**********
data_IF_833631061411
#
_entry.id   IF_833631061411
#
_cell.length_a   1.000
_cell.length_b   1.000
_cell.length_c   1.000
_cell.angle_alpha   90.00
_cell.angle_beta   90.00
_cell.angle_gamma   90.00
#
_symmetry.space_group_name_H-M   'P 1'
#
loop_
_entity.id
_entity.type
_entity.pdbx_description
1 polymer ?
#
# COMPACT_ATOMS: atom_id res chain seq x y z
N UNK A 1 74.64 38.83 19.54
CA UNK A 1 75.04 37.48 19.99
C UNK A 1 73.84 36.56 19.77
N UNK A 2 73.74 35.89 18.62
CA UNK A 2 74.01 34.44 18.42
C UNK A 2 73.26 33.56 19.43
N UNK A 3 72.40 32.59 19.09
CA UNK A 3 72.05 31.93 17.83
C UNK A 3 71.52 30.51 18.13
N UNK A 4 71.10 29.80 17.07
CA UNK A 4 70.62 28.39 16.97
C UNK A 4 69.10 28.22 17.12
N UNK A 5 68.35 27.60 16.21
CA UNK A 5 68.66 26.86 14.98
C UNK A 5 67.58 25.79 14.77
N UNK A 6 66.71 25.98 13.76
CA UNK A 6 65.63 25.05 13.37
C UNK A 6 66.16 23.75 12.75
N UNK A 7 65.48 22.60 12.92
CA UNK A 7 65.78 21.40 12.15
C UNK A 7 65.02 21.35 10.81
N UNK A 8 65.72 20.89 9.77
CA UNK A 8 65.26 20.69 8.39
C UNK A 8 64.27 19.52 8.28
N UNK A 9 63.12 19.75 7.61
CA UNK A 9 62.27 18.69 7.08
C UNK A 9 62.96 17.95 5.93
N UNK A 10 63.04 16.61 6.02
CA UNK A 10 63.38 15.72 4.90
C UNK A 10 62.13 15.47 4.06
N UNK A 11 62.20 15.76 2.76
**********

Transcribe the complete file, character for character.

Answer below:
data_IF_833631061411
#
_entry.id   IF_833631061411
#
_cell.length_a   1.000
_cell.length_b   1.000
_cell.length_c   1.000
_cell.angle_alpha   90.00
_cell.angle_beta   90.00
_cell.angle_gamma   90.00
#
_symmetry.space_group_name_H-M   'P 1'
#
loop_
_entity.id
_entity.type
_entity.pdbx_description
1 polymer ?
#
# COMPACT_ATOMS: atom_id res chain seq x y z
N UNK A 1 74.64 38.83 19.54
CA UNK A 1 75.04 37.48 19.99
C UNK A 1 73.84 36.56 19.77
N UNK A 2 73.74 35.89 18.62
CA UNK A 2 74.01 34.44 18.42
C UNK A 2 73.26 33.56 19.43
N UNK A 3 72.40 32.59 19.09
CA UNK A 3 72.05 31.93 17.83
C UNK A 3 71.52 30.51 18.13
N UNK A 4 71.10 29.80 17.07
CA UNK A 4 70.62 28.39 16.97
C UNK A 4 69.10 28.22 17.12
N UNK A 5 68.35 27.60 16.21
CA UNK A 5 68.66 26.86 14.98
C UNK A 5 67.58 25.79 14.77
N UNK A 6 66.71 25.98 13.76
CA UNK A 6 65.63 25.05 13.37
C UNK A 6 66.16 23.75 12.75
N UNK A 7 65.48 22.60 12.92
CA UNK A 7 65.78 21.40 12.15
C UNK A 7 65.02 21.35 10.81
N UNK A 8 65.72 20.89 9.77
CA UNK A 8 65.26 20.69 8.39
C UNK A 8 64.27 19.52 8.28
N UNK A 9 63.12 19.75 7.61
CA UNK A 9 62.27 18.69 7.08
C UNK A 9 62.96 17.95 5.93
N UNK A 10 63.04 16.61 6.02
CA UNK A 10 63.38 15.72 4.90
C UNK A 10 62.13 15.47 4.06
N UNK A 11 62.20 15.76 2.76